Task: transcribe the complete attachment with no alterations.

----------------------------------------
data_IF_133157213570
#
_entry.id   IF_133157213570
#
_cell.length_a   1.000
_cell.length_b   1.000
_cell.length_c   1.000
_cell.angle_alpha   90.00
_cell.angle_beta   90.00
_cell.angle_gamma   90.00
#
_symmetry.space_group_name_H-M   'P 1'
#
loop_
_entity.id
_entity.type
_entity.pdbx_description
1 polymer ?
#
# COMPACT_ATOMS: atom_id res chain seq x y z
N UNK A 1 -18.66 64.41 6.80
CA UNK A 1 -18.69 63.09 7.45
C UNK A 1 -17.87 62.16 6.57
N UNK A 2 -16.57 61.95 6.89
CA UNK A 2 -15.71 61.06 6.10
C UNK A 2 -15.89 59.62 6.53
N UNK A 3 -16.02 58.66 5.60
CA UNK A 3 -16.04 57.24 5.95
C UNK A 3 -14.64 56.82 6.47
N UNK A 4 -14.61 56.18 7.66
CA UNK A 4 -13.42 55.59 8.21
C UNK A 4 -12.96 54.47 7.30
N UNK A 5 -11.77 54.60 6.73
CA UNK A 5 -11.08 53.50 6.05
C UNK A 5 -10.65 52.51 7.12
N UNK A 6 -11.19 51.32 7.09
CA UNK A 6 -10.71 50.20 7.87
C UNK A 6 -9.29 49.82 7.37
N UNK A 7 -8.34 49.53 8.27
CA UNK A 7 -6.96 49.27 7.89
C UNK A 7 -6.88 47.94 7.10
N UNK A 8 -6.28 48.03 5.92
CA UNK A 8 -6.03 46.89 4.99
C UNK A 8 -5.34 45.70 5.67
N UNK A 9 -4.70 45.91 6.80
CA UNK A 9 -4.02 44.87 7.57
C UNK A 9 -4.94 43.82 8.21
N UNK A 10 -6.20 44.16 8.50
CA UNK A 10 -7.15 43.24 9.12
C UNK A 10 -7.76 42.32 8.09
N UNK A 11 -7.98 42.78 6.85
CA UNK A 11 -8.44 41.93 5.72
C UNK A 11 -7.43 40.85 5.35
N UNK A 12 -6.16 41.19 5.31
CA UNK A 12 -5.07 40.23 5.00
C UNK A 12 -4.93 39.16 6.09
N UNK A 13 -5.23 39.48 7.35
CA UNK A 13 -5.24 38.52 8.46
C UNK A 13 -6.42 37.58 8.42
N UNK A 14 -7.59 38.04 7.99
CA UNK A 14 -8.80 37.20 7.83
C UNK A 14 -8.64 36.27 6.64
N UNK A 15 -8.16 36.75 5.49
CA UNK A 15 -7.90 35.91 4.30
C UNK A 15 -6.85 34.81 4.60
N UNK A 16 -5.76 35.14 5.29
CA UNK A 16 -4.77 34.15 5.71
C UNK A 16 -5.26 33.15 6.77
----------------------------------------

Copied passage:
data_IF_133157213570
#
_entry.id   IF_133157213570
#
_cell.length_a   1.000
_cell.length_b   1.000
_cell.length_c   1.000
_cell.angle_alpha   90.00
_cell.angle_beta   90.00
_cell.angle_gamma   90.00
#
_symmetry.space_group_name_H-M   'P 1'
#
loop_
_entity.id
_entity.type
_entity.pdbx_description
1 polymer ?
#
# COMPACT_ATOMS: atom_id res chain seq x y z
N UNK A 1 -18.66 64.41 6.80
CA UNK A 1 -18.69 63.09 7.45
C UNK A 1 -17.87 62.16 6.57
N UNK A 2 -16.57 61.95 6.89
CA UNK A 2 -15.71 61.06 6.10
C UNK A 2 -15.89 59.62 6.53
N UNK A 3 -16.02 58.66 5.60
CA UNK A 3 -16.04 57.24 5.95
C UNK A 3 -14.64 56.82 6.47
N UNK A 4 -14.61 56.18 7.66
CA UNK A 4 -13.42 55.59 8.21
C UNK A 4 -12.96 54.47 7.30
N UNK A 5 -11.77 54.60 6.73
CA UNK A 5 -11.08 53.50 6.05
C UNK A 5 -10.65 52.51 7.12
N UNK A 6 -11.19 51.32 7.09
CA UNK A 6 -10.71 50.20 7.87
C UNK A 6 -9.29 49.82 7.37
N UNK A 7 -8.34 49.53 8.27
CA UNK A 7 -6.96 49.27 7.89
C UNK A 7 -6.88 47.94 7.10
N UNK A 8 -6.28 48.03 5.92
CA UNK A 8 -6.03 46.89 4.99
C UNK A 8 -5.34 45.70 5.67
N UNK A 9 -4.70 45.91 6.80
CA UNK A 9 -4.02 44.87 7.57
C UNK A 9 -4.94 43.82 8.21
N UNK A 10 -6.20 44.16 8.50
CA UNK A 10 -7.15 43.24 9.12
C UNK A 10 -7.76 42.32 8.09
N UNK A 11 -7.98 42.78 6.85
CA UNK A 11 -8.44 41.93 5.72
C UNK A 11 -7.43 40.85 5.35
N UNK A 12 -6.16 41.19 5.31
CA UNK A 12 -5.07 40.23 5.00
C UNK A 12 -4.93 39.16 6.09
N UNK A 13 -5.23 39.48 7.35
CA UNK A 13 -5.24 38.52 8.46
C UNK A 13 -6.42 37.58 8.42
N UNK A 14 -7.59 38.04 7.99
CA UNK A 14 -8.80 37.20 7.83
C UNK A 14 -8.64 36.27 6.64
N UNK A 15 -8.16 36.75 5.49
CA UNK A 15 -7.90 35.91 4.30
C UNK A 15 -6.85 34.81 4.60
N UNK A 16 -5.76 35.14 5.29
CA UNK A 16 -4.77 34.15 5.71
C UNK A 16 -5.26 33.15 6.77